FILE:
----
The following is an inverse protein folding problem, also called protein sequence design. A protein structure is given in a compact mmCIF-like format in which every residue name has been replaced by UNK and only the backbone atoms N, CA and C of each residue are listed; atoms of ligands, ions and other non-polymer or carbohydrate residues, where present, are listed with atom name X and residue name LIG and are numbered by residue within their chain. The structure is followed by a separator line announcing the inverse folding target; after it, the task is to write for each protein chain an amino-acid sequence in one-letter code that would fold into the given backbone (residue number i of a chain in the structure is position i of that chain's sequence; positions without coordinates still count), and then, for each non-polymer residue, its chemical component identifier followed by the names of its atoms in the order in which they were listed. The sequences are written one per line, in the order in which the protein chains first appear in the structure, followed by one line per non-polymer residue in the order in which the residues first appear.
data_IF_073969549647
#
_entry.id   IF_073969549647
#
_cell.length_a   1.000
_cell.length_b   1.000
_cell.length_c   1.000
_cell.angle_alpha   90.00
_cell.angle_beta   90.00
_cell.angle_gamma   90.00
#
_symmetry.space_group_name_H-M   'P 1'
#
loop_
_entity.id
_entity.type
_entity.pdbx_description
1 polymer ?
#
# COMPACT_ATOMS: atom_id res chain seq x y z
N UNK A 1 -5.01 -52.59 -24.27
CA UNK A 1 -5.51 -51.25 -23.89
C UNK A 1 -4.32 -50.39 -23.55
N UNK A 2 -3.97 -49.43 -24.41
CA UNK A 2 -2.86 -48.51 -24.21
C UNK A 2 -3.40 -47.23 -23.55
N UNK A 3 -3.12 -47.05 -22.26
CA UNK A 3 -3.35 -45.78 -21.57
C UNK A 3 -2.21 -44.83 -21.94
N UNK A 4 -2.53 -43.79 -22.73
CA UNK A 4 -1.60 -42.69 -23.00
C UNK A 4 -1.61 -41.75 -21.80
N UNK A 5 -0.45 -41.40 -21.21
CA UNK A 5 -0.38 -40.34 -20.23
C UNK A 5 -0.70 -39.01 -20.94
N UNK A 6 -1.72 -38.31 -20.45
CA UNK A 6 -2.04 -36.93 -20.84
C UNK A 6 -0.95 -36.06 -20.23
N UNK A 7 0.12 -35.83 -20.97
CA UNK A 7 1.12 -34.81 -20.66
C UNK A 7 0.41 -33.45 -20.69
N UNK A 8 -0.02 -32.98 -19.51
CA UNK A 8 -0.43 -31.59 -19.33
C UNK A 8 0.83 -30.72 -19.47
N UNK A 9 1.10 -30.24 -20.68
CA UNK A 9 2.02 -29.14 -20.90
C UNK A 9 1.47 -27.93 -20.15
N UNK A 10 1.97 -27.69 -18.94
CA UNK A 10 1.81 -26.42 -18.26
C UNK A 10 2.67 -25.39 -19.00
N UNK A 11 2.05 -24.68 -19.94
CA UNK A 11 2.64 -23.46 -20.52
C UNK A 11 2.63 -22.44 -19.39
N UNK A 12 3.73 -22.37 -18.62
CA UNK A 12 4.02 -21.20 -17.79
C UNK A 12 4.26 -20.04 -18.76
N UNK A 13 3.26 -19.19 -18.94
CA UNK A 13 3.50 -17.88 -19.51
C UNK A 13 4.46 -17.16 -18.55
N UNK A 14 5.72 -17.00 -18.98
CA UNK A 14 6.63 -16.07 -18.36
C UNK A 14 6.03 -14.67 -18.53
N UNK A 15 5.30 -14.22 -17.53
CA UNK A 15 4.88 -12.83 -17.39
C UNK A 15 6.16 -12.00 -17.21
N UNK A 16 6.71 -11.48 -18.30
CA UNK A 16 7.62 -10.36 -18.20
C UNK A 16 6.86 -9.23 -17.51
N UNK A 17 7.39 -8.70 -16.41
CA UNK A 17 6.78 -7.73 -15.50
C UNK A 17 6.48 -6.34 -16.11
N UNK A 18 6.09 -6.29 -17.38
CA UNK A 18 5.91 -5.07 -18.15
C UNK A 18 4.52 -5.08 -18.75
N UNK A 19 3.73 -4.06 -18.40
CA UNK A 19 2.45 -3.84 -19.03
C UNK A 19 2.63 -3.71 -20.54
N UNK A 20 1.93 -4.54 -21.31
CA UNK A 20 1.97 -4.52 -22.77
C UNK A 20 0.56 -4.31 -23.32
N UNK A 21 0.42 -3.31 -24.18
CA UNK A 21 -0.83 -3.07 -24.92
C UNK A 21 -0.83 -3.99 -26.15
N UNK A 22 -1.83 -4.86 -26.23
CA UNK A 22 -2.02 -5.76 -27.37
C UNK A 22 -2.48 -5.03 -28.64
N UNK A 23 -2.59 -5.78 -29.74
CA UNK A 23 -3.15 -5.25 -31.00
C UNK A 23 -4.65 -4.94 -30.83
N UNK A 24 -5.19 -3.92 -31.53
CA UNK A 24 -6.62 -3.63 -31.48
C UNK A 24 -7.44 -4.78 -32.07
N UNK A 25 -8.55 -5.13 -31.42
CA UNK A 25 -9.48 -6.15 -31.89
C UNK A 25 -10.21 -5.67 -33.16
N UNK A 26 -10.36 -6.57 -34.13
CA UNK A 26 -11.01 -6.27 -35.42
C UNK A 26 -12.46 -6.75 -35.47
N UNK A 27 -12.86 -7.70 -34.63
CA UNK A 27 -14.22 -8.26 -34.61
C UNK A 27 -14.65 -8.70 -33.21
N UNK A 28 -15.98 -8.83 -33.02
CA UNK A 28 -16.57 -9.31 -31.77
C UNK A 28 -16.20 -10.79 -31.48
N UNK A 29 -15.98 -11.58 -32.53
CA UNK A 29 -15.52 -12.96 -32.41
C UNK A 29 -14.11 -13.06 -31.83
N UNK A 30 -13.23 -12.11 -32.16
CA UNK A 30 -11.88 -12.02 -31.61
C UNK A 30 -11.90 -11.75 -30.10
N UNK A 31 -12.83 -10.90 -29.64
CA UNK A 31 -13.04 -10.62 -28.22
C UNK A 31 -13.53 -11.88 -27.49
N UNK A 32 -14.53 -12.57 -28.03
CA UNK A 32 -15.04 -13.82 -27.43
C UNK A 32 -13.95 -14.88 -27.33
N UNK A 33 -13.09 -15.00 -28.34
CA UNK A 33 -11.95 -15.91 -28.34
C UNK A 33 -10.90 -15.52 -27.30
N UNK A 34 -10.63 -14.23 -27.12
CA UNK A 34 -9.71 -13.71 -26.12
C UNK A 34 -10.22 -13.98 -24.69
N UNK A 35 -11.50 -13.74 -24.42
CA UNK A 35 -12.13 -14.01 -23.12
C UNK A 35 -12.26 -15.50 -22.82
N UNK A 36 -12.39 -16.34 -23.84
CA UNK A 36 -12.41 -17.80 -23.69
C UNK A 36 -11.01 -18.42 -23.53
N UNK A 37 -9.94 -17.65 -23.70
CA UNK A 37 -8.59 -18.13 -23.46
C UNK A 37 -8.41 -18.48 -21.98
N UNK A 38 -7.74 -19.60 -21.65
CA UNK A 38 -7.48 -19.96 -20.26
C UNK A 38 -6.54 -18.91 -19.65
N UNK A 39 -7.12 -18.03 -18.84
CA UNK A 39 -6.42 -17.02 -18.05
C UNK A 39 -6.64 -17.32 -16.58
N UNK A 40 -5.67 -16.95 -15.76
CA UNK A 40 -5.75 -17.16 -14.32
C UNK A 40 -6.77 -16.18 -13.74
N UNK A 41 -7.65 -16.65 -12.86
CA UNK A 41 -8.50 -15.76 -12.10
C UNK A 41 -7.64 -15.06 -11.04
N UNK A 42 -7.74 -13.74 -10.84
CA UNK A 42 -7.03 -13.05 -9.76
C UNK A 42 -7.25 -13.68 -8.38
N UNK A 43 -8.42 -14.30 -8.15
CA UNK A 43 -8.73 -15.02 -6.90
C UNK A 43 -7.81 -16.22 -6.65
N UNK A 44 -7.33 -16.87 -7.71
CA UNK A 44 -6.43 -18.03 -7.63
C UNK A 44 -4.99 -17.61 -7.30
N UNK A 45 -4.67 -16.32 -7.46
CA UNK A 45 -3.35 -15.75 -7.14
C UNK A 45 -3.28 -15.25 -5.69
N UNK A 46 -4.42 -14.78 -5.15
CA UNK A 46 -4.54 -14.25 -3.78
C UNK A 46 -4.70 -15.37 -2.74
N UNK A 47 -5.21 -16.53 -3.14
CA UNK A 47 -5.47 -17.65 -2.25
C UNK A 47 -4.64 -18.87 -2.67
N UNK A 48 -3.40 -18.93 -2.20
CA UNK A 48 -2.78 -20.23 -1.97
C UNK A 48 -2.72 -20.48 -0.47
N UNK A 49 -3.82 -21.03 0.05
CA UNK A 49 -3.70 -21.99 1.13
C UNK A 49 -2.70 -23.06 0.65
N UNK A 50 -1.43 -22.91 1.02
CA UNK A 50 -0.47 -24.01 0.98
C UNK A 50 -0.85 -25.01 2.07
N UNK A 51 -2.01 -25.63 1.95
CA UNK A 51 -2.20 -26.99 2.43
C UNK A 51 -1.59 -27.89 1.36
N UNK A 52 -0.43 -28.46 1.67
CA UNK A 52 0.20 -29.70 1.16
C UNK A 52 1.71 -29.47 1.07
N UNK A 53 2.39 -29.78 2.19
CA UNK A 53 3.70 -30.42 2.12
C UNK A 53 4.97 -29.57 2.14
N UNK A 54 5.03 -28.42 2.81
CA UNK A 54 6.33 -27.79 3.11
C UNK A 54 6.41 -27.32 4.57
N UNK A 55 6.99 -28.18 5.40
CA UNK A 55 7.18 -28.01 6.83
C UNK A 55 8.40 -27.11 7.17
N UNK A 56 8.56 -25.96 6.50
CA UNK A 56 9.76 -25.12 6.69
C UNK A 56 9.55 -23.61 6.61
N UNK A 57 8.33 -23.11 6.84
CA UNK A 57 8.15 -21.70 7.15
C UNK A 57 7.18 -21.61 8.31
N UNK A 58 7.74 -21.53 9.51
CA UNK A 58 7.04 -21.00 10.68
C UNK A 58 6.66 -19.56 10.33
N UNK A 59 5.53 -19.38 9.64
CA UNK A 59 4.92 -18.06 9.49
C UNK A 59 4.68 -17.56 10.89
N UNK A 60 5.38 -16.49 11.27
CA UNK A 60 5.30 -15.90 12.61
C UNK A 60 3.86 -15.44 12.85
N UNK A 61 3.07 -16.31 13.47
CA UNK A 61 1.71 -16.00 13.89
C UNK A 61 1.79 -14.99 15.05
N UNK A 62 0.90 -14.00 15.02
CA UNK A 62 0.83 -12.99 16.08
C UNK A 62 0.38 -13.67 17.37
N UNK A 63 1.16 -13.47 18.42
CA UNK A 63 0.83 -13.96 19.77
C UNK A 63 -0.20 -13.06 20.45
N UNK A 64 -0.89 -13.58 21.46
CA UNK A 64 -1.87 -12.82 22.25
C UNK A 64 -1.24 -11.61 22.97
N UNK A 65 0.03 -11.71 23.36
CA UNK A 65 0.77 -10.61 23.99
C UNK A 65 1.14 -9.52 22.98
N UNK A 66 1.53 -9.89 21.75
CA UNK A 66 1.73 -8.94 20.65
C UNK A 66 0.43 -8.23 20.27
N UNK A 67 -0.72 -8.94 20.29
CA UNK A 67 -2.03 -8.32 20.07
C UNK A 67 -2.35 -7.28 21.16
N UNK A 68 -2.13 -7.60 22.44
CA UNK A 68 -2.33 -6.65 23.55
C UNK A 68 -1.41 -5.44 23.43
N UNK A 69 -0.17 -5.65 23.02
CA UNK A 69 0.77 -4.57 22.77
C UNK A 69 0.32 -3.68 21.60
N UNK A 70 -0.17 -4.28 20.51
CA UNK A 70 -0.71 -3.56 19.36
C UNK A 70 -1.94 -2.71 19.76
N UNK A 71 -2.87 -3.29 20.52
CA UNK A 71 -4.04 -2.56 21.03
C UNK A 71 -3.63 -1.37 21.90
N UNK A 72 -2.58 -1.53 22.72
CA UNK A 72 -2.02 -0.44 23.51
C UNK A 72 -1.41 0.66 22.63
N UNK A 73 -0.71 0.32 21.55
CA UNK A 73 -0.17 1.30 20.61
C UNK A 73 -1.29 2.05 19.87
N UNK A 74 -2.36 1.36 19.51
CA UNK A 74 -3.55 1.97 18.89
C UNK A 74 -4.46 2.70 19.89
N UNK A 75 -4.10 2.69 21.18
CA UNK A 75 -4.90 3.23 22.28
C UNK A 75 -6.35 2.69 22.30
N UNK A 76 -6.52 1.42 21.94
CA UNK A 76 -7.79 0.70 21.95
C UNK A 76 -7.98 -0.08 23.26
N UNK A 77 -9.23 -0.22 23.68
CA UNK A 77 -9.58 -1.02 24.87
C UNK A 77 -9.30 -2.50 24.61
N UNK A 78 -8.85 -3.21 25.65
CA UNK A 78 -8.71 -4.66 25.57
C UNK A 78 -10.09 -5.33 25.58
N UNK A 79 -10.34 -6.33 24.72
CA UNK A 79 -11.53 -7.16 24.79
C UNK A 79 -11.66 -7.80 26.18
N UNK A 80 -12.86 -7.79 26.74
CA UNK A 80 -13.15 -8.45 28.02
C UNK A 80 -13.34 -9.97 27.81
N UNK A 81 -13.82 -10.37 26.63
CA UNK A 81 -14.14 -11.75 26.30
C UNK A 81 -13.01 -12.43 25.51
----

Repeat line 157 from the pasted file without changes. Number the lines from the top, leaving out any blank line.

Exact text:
N UNK A 46 -4.42 -14.78 -5.15